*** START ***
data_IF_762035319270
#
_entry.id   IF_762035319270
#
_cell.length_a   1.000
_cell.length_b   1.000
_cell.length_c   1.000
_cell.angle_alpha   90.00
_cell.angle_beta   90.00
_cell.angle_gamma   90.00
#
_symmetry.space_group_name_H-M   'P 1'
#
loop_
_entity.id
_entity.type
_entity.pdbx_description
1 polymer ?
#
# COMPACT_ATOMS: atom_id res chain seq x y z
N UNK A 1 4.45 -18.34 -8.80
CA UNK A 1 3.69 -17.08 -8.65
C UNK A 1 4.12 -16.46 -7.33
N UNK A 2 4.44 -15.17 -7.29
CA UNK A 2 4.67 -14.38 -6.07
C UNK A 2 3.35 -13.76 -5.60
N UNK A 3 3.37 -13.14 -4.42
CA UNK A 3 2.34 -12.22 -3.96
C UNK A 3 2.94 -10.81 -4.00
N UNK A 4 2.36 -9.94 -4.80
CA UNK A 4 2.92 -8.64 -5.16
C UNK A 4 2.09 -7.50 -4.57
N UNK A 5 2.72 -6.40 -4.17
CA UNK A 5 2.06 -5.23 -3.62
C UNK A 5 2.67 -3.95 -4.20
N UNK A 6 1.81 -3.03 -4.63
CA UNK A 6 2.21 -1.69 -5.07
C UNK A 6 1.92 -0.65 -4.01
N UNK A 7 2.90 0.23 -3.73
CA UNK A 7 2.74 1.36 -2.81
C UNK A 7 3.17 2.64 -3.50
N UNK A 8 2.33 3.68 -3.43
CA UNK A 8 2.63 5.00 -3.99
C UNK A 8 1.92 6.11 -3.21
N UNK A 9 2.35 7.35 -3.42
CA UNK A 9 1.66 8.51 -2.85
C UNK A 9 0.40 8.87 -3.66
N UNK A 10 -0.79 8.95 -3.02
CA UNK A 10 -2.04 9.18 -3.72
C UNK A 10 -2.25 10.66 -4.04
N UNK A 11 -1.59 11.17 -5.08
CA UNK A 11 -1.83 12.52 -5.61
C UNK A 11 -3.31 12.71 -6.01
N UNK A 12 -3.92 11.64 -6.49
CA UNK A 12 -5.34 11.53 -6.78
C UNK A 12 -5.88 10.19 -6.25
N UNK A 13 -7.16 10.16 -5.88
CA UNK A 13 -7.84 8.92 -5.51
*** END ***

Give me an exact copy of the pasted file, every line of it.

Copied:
data_IF_762035319270
#
_entry.id   IF_762035319270
#
_cell.length_a   1.000
_cell.length_b   1.000
_cell.length_c   1.000
_cell.angle_alpha   90.00
_cell.angle_beta   90.00
_cell.angle_gamma   90.00
#
_symmetry.space_group_name_H-M   'P 1'
#
loop_
_entity.id
_entity.type
_entity.pdbx_description
1 polymer ?
#
# COMPACT_ATOMS: atom_id res chain seq x y z
N UNK A 1 4.45 -18.34 -8.80
CA UNK A 1 3.69 -17.08 -8.65
C UNK A 1 4.12 -16.46 -7.33
N UNK A 2 4.44 -15.17 -7.29
CA UNK A 2 4.67 -14.38 -6.07
C UNK A 2 3.35 -13.76 -5.60
N UNK A 3 3.37 -13.14 -4.42
CA UNK A 3 2.34 -12.22 -3.96
C UNK A 3 2.94 -10.81 -4.00
N UNK A 4 2.36 -9.94 -4.80
CA UNK A 4 2.92 -8.64 -5.16
C UNK A 4 2.09 -7.50 -4.57
N UNK A 5 2.72 -6.40 -4.17
CA UNK A 5 2.06 -5.23 -3.62
C UNK A 5 2.67 -3.95 -4.20
N UNK A 6 1.81 -3.03 -4.63
CA UNK A 6 2.21 -1.69 -5.07
C UNK A 6 1.92 -0.65 -4.01
N UNK A 7 2.90 0.23 -3.73
CA UNK A 7 2.74 1.36 -2.81
C UNK A 7 3.17 2.64 -3.50
N UNK A 8 2.33 3.68 -3.43
CA UNK A 8 2.63 5.00 -3.99
C UNK A 8 1.92 6.11 -3.21
N UNK A 9 2.35 7.35 -3.42
CA UNK A 9 1.66 8.51 -2.85
C UNK A 9 0.40 8.87 -3.66
N UNK A 10 -0.79 8.95 -3.02
CA UNK A 10 -2.04 9.18 -3.72
C UNK A 10 -2.25 10.66 -4.04
N UNK A 11 -1.59 11.17 -5.08
CA UNK A 11 -1.83 12.52 -5.61
C UNK A 11 -3.31 12.71 -6.01
N UNK A 12 -3.92 11.64 -6.49
CA UNK A 12 -5.34 11.53 -6.78
C UNK A 12 -5.88 10.19 -6.25
N UNK A 13 -7.16 10.16 -5.88
CA UNK A 13 -7.84 8.92 -5.51